The joint effort with the European Space Agency (ESA) and Canadian Space Agency and NASA’s James Webb Space Telescope team has paid off for scientists around the world. The telescope fully deployed its 21-foot, gold-coated primary mirror, successfully completing the final stage of all major spacecraft deployments to prepare for science operations on January 8th 2022.
The Webb mission will explore every phase of cosmic history – from within our solar system to the most distant observable galaxies in the early universe. The James Webb Space Telescope is the most complex and powerful space telescope ever built. Canada has contributed a scientific instrument and a guidance sensor. Canadian scientists will take part in its exciting science mission that promises to change our understanding of the universe.
THE JAMES WEBB SPACE TELESCOPE IS AN UNPRECEDENTED SPACE MISSION
“The James Webb Space Telescope is an unprecedented mission that is on the precipice of seeing the light from the first galaxies and discovering the mysteries of our universe. Each feat already achieved and future accomplishment is a testament to the thousands of innovators who poured their life’s passion into this mission.”, said NASA Administrator Bill Nelson
The two wings of Webb’s primary mirror had been folded to fit inside the nose cone of an Arianespace Ariane 5 rocket prior to launch. After more than a week of other critical spacecraft deployments, the Webb team began remotely unfolding the hexagonal segments of the primary mirror, the largest ever launched into space. This was a multi-day process, with the first side deployed Jan. 7 and the second Jan. 8.
Mission Operations Center ground control at the Space Telescope Science Institute in Baltimore began deploying the second side panel of the mirror at 8:53 a.m. EST. Once it extended and latched into position at 1:17 p.m. EST, the team declared all major deployments successfully completed.
The world’s largest and most complex space science telescope will now begin moving its 18 primary mirror segments to align the telescope optics. The ground team will command 126 actuators on the backsides of the segments to flex each mirror – an alignment that will take months to complete. Then the team will calibrate the science instruments prior to delivering Webb’s first images this summer.
WEBB TELESCOPE’S NEXT STOP IS 1 MILLION MILES FROM EARTH
Soon, Webb will also undergo a third mid-course correction burn – one of three planned to place the telescope precisely in orbit around the second Lagrange point, commonly known as L2, nearly 1 million miles from Earth. This is Webb’s final orbital position, where its sunshield will protect it from light from the Sun, Earth, and Moon that could interfere with observations of infrared light. Webb is designed to peer back over 13.5 billion years to capture infrared light from celestial objects, with much higher resolution than ever before, and to study our own solar system as well as distant worlds.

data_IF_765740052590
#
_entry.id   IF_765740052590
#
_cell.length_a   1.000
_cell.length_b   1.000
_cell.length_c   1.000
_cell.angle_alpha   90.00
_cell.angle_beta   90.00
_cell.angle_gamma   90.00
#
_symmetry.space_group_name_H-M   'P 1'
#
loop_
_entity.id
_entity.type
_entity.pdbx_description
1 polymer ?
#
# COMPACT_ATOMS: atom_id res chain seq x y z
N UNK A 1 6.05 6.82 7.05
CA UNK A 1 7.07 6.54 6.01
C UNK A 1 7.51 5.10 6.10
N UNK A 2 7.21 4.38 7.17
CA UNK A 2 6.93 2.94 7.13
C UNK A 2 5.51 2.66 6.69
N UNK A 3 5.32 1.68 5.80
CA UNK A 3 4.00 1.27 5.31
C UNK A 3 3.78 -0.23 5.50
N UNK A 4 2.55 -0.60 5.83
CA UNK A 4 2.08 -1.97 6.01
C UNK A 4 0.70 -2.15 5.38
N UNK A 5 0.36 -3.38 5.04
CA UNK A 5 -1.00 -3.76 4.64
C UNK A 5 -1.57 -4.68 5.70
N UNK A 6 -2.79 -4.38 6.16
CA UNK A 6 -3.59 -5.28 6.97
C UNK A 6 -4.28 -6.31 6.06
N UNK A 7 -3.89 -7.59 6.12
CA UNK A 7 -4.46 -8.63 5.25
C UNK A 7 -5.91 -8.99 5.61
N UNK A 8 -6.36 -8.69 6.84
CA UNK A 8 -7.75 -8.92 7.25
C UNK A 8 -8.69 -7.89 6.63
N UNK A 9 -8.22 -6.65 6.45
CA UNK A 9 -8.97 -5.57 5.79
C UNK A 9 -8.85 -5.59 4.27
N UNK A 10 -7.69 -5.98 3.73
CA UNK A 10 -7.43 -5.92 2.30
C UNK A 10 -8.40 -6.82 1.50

A FEAT OF SPACE ENGINEERING FROM CANADA, USA, AND EUROPE
A joint project from the Canadian Space Agency, European Space Agency, and NASA over 200 scientists from around the world will study the cosmos and bring new revelations about the formation and existence of our universe.
The CSA is contributing two important elements to the Webb Telescope:
- the Fine Guidance Sensor (FGS), which will allow the telescope to point at and focus on objects of interest
- the Near-Infrared Imager and Slitless Spectrograph (NIRISS), a scientific instrument that will help study many astronomical objects, from exoplanets to distant galaxies
The Webb telescope has been referred to as the “Origami” or “Transformer” telescope. It’s so large that to launch it into space, the telescope must be folded up inside the rocket and reassembled at its destination.
CANADA’S NEAR-INFRARED IMAGER AND SLITLESS SPECTROGRAPH
The Canadian NIRISS instrument enables scientists to determine the composition of exoplanets’ atmospheres, observe distant galaxies, and examine objects that are very close together.
Using a camera sensitive to infrared wavelengths, NIRISS will capture the infrared light emitted by objects and gather information about the spectra of distant planets.
A spectrum shows exactly how bright an object is at many different wavelengths, or colours. This gives detailed information on the characteristics of the observed object.
With the Webb Telescope, scientists will be able to determine if distant planets could be habitable based on whether or not their spectra show lines associated with certain molecules like water, carbon dioxide, methane and oxygen in their atmospheres.